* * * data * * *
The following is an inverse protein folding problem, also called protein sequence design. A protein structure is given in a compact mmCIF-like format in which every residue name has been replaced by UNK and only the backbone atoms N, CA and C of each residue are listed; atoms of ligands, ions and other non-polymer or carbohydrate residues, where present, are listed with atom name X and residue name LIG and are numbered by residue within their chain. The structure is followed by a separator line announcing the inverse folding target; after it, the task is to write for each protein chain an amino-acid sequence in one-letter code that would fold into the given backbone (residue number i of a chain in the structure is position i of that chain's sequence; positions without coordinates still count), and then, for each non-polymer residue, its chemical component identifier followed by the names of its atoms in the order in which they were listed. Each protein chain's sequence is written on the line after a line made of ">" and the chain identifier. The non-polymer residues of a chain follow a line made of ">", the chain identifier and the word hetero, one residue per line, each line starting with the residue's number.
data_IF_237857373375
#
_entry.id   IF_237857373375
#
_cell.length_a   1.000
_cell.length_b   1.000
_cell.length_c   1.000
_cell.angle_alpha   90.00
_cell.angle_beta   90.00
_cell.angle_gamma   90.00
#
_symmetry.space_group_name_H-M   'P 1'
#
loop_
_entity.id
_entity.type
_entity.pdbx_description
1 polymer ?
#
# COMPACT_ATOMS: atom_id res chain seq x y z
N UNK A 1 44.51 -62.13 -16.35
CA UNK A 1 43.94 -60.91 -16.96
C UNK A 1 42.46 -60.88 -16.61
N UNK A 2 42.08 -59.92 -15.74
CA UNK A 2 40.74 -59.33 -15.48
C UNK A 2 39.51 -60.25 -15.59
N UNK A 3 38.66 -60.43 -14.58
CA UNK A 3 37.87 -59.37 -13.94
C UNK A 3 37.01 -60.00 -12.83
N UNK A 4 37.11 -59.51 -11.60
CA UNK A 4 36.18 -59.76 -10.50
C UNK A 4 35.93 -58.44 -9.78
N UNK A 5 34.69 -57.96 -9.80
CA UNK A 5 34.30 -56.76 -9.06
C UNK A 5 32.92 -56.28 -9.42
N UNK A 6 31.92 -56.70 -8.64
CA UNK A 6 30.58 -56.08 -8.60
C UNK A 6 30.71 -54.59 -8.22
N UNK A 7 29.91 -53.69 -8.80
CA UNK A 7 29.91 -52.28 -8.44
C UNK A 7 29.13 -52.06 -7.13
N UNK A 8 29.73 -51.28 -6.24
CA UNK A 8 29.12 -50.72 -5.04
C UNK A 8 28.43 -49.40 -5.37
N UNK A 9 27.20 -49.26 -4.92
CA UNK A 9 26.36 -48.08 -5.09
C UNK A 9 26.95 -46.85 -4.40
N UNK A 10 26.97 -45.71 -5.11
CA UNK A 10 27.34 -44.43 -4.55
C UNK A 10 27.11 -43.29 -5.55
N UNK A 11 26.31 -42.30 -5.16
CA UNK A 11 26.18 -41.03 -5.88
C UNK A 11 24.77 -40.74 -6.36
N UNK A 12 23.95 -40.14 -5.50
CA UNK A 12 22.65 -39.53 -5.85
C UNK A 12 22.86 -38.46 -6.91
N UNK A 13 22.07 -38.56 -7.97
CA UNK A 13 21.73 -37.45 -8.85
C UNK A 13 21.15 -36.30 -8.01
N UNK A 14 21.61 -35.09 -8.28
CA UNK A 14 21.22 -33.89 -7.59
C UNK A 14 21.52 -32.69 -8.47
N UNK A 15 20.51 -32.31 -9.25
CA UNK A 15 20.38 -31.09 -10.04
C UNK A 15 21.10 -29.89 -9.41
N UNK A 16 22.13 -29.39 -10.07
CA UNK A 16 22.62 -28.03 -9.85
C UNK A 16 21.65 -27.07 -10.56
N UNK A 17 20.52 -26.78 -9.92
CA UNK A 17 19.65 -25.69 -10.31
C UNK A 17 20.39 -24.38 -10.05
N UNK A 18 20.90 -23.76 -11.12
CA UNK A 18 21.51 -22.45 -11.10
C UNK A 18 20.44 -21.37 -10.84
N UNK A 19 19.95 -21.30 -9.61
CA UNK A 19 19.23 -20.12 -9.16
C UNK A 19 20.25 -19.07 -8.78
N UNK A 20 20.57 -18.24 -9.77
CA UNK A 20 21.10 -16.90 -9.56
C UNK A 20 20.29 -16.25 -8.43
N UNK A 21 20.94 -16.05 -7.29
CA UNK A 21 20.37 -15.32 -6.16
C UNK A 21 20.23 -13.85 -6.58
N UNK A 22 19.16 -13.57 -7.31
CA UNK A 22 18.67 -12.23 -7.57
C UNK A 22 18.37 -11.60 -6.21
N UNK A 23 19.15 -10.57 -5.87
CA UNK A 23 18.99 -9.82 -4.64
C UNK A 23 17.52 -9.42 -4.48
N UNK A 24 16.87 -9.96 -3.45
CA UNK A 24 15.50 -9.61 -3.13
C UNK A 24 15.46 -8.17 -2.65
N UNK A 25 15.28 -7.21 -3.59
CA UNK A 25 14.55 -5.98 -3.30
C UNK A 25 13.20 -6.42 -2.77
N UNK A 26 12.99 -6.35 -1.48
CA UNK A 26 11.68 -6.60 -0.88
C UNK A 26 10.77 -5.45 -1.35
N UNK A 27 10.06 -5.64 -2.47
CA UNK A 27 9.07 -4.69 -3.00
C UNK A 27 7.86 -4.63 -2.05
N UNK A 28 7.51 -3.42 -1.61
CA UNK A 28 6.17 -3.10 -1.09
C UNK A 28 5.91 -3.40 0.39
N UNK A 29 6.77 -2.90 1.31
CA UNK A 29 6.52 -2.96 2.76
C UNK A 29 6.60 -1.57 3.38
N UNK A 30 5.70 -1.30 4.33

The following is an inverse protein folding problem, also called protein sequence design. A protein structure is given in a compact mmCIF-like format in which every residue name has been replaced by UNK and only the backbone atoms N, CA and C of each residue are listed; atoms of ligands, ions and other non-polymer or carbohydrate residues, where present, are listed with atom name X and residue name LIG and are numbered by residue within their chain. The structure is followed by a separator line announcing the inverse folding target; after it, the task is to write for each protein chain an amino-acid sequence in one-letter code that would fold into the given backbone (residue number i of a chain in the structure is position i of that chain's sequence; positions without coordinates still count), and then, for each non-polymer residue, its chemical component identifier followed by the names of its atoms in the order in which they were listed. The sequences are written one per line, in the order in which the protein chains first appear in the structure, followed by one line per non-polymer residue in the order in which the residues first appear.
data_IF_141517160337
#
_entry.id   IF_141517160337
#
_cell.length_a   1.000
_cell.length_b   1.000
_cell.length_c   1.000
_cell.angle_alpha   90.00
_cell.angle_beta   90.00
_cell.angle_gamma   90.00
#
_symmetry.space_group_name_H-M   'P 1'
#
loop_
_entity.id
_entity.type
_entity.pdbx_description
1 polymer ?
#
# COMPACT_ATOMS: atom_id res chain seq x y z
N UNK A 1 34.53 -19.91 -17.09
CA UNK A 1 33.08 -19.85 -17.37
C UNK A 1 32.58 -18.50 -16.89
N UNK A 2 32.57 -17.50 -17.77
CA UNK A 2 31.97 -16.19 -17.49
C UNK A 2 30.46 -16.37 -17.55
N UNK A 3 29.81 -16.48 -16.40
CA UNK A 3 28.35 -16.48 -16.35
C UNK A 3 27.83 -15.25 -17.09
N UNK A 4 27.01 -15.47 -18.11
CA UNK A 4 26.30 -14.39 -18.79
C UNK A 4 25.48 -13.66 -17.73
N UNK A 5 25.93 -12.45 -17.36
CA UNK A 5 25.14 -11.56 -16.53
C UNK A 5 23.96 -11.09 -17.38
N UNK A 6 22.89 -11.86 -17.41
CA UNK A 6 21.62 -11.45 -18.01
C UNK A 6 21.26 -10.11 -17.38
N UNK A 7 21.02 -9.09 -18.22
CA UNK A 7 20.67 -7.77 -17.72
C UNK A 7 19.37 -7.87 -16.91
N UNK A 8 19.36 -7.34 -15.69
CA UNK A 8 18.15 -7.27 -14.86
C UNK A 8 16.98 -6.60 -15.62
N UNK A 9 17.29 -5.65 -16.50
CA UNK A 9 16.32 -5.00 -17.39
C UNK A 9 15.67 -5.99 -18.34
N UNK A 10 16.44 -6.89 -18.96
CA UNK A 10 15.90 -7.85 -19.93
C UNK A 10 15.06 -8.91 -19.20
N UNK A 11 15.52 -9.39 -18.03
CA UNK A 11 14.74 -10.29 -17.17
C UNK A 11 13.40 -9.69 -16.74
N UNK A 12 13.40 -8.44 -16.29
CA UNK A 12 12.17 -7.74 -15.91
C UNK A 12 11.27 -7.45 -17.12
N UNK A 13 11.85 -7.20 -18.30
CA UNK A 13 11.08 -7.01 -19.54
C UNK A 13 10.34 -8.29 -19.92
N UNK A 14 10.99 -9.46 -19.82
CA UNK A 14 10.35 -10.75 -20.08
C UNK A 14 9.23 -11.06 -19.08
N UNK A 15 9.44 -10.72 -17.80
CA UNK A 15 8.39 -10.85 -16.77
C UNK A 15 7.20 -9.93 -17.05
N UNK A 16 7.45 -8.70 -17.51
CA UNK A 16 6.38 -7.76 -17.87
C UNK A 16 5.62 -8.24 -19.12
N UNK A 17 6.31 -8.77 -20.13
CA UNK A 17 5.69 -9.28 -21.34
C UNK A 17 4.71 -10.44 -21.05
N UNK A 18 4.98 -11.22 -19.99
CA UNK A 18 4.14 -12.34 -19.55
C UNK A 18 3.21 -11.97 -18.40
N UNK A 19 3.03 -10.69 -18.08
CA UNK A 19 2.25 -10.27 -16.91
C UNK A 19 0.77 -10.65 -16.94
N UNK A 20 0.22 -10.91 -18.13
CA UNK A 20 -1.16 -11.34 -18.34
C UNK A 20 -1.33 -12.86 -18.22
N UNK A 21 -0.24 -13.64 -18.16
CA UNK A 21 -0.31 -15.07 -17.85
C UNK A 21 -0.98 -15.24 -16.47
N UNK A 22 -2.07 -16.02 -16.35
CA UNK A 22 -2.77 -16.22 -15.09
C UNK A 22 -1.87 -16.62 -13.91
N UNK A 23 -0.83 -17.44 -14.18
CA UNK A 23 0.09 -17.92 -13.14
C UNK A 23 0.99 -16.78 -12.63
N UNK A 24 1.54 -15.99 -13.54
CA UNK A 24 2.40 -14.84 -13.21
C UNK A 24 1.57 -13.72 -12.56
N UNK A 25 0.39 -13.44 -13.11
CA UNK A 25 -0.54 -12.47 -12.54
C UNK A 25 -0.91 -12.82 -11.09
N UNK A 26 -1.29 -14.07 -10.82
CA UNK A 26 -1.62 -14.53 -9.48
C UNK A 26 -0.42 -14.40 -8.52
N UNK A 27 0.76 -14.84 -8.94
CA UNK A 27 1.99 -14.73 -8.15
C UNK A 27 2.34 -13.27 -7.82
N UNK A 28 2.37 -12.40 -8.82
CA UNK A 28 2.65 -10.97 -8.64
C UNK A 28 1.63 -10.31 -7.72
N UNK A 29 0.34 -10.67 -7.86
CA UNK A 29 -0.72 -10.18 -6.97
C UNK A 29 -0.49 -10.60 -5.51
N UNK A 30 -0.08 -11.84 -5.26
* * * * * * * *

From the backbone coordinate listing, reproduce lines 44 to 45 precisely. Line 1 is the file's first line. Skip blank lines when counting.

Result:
CA UNK A 8 29.12 -50.72 -5.04
C UNK A 8 28.43 -49.40 -5.37